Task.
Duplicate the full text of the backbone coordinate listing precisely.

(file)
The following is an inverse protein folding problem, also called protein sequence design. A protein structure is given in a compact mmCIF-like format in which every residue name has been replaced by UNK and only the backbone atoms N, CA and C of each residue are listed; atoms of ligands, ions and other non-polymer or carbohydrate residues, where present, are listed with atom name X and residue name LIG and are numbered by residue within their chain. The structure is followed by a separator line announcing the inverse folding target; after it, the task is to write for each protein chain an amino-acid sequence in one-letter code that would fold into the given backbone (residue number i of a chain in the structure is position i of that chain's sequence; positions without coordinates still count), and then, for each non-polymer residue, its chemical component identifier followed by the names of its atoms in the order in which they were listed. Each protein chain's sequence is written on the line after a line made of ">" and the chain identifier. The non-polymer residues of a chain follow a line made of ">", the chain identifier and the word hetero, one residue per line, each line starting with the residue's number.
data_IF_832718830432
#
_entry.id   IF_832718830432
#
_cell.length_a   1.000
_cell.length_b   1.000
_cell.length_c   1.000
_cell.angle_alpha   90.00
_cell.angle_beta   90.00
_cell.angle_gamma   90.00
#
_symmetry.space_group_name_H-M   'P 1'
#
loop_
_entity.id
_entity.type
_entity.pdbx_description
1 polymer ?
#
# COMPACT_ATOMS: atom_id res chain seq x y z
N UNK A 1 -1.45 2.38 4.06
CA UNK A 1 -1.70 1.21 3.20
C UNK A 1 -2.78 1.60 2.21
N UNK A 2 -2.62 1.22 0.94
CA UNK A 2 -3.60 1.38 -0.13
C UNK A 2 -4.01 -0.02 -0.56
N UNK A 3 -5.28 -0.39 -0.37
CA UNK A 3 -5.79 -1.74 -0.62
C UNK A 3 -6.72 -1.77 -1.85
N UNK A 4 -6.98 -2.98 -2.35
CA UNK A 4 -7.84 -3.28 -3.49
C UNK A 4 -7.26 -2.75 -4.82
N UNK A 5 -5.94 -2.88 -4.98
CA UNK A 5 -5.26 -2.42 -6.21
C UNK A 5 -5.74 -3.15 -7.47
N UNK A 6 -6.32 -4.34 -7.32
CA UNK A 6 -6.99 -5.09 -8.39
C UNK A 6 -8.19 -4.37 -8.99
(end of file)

The following is an inverse protein folding problem, also called protein sequence design. A protein structure is given in a compact mmCIF-like format in which every residue name has been replaced by UNK and only the backbone atoms N, CA and C of each residue are listed; atoms of ligands, ions and other non-polymer or carbohydrate residues, where present, are listed with atom name X and residue name LIG and are numbered by residue within their chain. The structure is followed by a separator line announcing the inverse folding target; after it, the task is to write for each protein chain an amino-acid sequence in one-letter code that would fold into the given backbone (residue number i of a chain in the structure is position i of that chain's sequence; positions without coordinates still count), and then, for each non-polymer residue, its chemical component identifier followed by the names of its atoms in the order in which they were listed. Each protein chain's sequence is written on the line after a line made of ">" and the chain identifier. The non-polymer residues of a chain follow a line made of ">", the chain identifier and the word hetero, one residue per line, each line starting with the residue's number.
data_IF_832718830432
#
_entry.id   IF_832718830432
#
_cell.length_a   1.000
_cell.length_b   1.000
_cell.length_c   1.000
_cell.angle_alpha   90.00
_cell.angle_beta   90.00
_cell.angle_gamma   90.00
#
_symmetry.space_group_name_H-M   'P 1'
#
loop_
_entity.id
_entity.type
_entity.pdbx_description
1 polymer ?
#
# COMPACT_ATOMS: atom_id res chain seq x y z
N UNK A 1 -1.45 2.38 4.06
CA UNK A 1 -1.70 1.21 3.20
C UNK A 1 -2.78 1.60 2.21
N UNK A 2 -2.62 1.22 0.94
CA UNK A 2 -3.60 1.38 -0.13
C UNK A 2 -4.01 -0.02 -0.56
N UNK A 3 -5.28 -0.39 -0.37
CA UNK A 3 -5.79 -1.74 -0.62
C UNK A 3 -6.72 -1.77 -1.85
N UNK A 4 -6.98 -2.98 -2.35
CA UNK A 4 -7.84 -3.28 -3.49
C UNK A 4 -7.26 -2.75 -4.82
N UNK A 5 -5.94 -2.88 -4.98
CA UNK A 5 -5.26 -2.42 -6.21
C UNK A 5 -5.74 -3.15 -7.47
N UNK A 6 -6.32 -4.34 -7.32
CA UNK A 6 -6.99 -5.09 -8.39
C UNK A 6 -8.19 -4.37 -8.99